Knives. How do we stand.

basil

Distinguished Member
For all my hunting needs i`ve always used a five inch knife. I`m an ex slaughterman so i have a stash of these and they serve my purpose well, but because times are changing will i still get away with carrying it in my car.
In other words, do i have good reason to carry such a knife??
basil.
 

Andy L

Well-Known Member
Basil, I believe that if you have a lawful need for the knife then you are permitted to carry it in the car and infact on your person if you are off stalking.
 

wadashot

Account Suspended
I think you are right about us having a good reason for carrying a knife, but i would still be very wary of taking one into a shop which is attached to your belt. I have done this a few times in Scotland over the years thinking that the Scots have a more relaxed attitude to shooting related issuse as they are used to seeing people dressed up to go shooting. But it only takes an over the top passer by to see a knife slung around your waste and they will be onto the old bill sharpish, :eek: it`s just not worth the hassle, just rememeber to take it of your belt before leaving the car. ;)

wadas
 

joelewis1971

Well-Known Member
I Must admit I've been wondering about the same things as basil.

I had to go up to London on Friday to see some clients working on the Olympic project.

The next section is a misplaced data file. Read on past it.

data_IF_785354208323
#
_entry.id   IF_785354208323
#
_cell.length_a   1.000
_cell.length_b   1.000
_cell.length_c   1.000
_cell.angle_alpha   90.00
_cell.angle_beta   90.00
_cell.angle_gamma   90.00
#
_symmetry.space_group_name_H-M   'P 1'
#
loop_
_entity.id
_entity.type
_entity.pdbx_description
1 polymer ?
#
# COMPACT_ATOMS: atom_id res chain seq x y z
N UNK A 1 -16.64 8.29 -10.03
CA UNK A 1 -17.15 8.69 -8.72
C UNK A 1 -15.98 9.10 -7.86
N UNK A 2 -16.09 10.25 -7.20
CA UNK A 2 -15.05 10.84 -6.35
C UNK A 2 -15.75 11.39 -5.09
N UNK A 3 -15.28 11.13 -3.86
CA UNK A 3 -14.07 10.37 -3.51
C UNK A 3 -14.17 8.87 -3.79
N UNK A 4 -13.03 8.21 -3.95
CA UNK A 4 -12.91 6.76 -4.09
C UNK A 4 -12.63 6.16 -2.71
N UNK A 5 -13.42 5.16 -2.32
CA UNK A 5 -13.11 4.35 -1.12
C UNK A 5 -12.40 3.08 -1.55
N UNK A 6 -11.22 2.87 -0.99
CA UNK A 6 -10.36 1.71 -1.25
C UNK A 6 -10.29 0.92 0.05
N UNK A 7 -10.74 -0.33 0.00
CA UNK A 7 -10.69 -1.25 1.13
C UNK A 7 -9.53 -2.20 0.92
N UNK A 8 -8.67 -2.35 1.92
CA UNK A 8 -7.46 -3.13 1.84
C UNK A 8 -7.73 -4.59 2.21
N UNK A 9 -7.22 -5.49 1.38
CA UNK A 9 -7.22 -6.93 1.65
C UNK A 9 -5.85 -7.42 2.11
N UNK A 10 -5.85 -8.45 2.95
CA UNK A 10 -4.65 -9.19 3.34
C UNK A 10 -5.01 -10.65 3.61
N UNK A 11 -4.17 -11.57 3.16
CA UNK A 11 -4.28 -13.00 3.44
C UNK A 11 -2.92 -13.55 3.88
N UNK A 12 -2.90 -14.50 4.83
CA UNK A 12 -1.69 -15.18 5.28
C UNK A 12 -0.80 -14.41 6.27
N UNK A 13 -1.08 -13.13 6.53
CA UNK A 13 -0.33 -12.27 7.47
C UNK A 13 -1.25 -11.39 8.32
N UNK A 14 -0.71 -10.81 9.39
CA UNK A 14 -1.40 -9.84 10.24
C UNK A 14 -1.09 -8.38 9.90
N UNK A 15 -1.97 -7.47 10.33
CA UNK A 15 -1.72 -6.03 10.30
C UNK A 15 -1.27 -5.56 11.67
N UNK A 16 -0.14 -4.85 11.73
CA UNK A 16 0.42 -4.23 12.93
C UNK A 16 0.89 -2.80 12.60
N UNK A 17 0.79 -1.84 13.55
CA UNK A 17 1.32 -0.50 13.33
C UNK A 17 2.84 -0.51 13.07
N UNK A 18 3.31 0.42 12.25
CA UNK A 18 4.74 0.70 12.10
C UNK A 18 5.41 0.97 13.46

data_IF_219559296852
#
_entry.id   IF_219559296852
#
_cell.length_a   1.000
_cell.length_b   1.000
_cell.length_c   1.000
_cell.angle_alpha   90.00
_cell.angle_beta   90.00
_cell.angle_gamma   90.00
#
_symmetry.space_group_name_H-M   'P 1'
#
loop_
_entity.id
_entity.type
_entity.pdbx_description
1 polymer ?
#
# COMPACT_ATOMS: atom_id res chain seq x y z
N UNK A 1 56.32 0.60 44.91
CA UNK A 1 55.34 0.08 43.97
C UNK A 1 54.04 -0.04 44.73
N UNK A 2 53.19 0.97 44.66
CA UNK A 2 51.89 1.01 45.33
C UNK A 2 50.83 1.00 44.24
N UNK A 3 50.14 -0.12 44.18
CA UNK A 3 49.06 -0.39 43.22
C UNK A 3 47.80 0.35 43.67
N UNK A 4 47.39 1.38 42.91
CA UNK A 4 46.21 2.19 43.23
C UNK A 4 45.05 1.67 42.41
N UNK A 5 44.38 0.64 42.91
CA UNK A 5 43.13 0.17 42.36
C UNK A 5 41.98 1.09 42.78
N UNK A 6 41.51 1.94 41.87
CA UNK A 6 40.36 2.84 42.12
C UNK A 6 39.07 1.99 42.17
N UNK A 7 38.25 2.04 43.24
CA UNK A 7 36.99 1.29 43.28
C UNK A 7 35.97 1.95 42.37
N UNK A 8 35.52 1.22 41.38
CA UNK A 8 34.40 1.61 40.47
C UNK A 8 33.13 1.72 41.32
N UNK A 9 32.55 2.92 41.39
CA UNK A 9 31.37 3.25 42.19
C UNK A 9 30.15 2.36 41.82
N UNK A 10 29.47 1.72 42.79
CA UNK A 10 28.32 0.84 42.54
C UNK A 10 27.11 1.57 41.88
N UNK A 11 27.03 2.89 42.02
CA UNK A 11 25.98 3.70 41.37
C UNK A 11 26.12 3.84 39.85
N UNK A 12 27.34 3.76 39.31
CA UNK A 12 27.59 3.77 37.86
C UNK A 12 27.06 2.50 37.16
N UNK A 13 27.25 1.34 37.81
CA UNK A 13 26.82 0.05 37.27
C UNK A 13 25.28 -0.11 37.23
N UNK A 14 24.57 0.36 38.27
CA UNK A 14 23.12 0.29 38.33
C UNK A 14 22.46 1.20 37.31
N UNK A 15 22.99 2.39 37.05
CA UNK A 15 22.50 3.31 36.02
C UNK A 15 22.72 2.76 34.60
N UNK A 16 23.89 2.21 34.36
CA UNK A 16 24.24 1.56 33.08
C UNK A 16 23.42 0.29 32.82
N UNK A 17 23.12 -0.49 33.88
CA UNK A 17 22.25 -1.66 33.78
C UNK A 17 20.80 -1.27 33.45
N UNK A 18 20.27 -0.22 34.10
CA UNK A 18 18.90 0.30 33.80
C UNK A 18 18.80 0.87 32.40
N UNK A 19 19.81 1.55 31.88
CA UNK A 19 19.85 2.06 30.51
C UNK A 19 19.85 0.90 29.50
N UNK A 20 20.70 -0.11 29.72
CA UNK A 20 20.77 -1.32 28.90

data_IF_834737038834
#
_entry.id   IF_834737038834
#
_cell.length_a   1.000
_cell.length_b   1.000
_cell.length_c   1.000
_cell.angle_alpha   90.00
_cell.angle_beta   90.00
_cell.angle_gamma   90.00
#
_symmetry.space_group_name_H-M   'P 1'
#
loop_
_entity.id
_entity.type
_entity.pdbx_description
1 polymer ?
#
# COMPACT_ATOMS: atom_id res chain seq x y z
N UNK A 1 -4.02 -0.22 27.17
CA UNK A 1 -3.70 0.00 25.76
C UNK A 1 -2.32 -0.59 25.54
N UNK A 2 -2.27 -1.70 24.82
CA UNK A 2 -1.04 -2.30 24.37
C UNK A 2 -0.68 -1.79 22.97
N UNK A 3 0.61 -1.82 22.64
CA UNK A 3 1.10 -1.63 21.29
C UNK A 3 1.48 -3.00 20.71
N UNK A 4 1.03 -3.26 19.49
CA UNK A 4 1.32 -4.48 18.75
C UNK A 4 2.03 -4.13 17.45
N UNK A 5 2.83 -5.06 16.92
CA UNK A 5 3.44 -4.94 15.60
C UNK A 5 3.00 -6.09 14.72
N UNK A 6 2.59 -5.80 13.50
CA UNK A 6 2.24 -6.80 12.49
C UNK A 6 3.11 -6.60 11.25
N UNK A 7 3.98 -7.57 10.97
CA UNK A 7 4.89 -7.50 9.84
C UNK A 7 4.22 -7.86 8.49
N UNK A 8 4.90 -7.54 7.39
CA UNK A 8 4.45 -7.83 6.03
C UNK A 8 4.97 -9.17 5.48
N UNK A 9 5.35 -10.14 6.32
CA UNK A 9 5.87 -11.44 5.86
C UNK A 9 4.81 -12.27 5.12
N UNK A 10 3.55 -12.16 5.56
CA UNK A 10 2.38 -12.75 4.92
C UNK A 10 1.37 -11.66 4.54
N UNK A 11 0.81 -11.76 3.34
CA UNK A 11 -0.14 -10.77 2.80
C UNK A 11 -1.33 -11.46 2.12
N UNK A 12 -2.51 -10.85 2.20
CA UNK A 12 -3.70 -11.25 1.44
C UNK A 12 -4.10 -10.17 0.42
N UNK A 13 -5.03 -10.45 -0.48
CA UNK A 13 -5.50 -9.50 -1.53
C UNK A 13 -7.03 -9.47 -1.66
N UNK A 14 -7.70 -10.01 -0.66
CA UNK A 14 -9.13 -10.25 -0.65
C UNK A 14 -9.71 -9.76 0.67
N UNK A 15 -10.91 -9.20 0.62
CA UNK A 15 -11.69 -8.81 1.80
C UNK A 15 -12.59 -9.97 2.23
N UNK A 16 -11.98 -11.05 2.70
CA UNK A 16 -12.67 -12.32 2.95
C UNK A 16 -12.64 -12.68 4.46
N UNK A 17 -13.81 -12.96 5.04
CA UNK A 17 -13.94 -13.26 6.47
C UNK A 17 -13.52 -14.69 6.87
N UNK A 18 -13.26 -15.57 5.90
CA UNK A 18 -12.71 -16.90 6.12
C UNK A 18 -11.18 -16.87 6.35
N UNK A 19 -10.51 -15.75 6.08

On the way i had the radio on and the news mentioned what the powers to be wanted to do with kids caught carrying knives after all the stabbings that have happened.

It made me think of all the times i had had a knife as a kid, fishing, shooting , and so on and i was wondering about what would happen if you were caught with them today if you were in your teens

When i remembered my spare Frost clipper knife, sharpening stone, and
Leatherman were in the glove box .


Now i Know i've got reason to have them when out stalking/ fishing
but what about keeping my back ups in the car glove box when not out in the field

Any one know the answer ?


Joe



,
 

basil

Distinguished Member
I think alot of the future "offences" will depend on the officer, for instance, if he decides yes, your a hunter and can relate to your needs of the knife, and you`re not openly displaying it to the public, you might be ok.
On the other hand, if you have an officer who is looking for browny points it could be a different story...........
basil.
 

wadashot

Account Suspended
300wsm said:
I hope all of you are anyway but if you sign yourself up to a Deer road traffic colisions scheme then you would have a reason for carrying a knife
That really wouldn`t work where i live as there`s no deer :eek:

wadas
 

basil

Distinguished Member
300wsm said:
I hope all of you are anyway but if you sign yourself up to a Deer road traffic colisions scheme then you would have a reason for carrying a knife
Thanks for the answer, how do we go about signing up?
basil.
 

stone

Well-Known Member
basil said:
300wsm said:
I hope all of you are anyway but if you sign yourself up to a Deer road traffic colisions scheme then you would have a reason for carrying a knife
Thanks for the answer, how do we go about signing up?
basil.
i am all for this idea wsm but like basil says how?